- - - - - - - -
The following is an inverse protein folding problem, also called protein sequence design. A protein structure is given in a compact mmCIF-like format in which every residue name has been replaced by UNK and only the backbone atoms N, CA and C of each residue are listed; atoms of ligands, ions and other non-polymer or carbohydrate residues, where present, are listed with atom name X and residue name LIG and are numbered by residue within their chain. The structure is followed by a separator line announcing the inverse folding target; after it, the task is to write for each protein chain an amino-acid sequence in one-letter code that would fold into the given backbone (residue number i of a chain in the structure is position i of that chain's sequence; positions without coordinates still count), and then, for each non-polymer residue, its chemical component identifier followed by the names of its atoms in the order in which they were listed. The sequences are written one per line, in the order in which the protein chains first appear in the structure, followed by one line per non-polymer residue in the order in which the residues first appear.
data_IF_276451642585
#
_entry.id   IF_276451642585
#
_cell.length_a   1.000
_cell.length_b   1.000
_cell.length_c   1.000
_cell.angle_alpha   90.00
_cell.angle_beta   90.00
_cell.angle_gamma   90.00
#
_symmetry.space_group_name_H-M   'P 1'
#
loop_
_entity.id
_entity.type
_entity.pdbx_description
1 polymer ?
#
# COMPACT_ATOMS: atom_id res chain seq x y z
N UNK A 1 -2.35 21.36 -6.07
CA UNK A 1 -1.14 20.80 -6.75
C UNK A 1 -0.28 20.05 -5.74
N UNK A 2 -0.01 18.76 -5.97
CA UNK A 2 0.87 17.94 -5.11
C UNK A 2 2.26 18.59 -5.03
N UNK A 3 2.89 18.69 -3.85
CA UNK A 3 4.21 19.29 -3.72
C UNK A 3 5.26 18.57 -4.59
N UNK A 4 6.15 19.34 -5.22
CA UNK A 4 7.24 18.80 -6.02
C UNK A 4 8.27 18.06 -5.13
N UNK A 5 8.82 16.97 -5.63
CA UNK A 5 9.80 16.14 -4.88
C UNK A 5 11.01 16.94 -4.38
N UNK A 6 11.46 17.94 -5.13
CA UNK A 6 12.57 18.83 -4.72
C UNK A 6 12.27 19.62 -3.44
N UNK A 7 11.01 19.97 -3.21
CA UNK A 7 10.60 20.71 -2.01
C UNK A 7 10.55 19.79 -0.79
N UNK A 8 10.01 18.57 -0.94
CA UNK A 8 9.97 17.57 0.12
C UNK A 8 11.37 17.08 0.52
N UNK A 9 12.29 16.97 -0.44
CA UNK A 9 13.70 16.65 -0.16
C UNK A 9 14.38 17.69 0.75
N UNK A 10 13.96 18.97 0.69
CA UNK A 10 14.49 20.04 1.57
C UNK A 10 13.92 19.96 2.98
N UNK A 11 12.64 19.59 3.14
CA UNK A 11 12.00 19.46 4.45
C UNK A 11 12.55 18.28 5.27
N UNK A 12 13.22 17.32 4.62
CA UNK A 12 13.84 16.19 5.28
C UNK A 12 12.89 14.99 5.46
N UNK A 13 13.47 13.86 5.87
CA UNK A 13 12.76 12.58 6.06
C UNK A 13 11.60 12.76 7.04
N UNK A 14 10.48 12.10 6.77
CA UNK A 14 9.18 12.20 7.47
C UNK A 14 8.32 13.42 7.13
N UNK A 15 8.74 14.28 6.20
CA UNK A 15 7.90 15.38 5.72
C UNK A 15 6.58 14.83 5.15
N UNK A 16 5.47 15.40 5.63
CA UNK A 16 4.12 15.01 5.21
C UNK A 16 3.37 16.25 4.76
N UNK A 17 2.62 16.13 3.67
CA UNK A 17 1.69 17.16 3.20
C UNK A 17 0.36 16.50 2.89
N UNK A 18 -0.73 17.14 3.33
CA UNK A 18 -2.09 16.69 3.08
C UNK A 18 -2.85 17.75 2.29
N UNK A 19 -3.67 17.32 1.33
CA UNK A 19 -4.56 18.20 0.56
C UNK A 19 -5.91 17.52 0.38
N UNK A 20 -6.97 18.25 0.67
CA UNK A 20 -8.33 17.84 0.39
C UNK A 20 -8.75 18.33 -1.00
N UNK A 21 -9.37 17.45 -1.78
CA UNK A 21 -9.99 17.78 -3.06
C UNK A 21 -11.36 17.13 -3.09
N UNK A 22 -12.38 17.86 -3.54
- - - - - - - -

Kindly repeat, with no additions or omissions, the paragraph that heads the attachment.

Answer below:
The following is an inverse protein folding problem, also called protein sequence design. A protein structure is given in a compact mmCIF-like format in which every residue name has been replaced by UNK and only the backbone atoms N, CA and C of each residue are listed; atoms of ligands, ions and other non-polymer or carbohydrate residues, where present, are listed with atom name X and residue name LIG and are numbered by residue within their chain. The structure is followed by a separator line announcing the inverse folding target; after it, the task is to write for each protein chain an amino-acid sequence in one-letter code that would fold into the given backbone (residue number i of a chain in the structure is position i of that chain's sequence; positions without coordinates still count), and then, for each non-polymer residue, its chemical component identifier followed by the names of its atoms in the order in which they were listed. The sequences are written one per line, in the order in which the protein chains first appear in the structure, followed by one line per non-polymer residue in the order in which the residues first appear.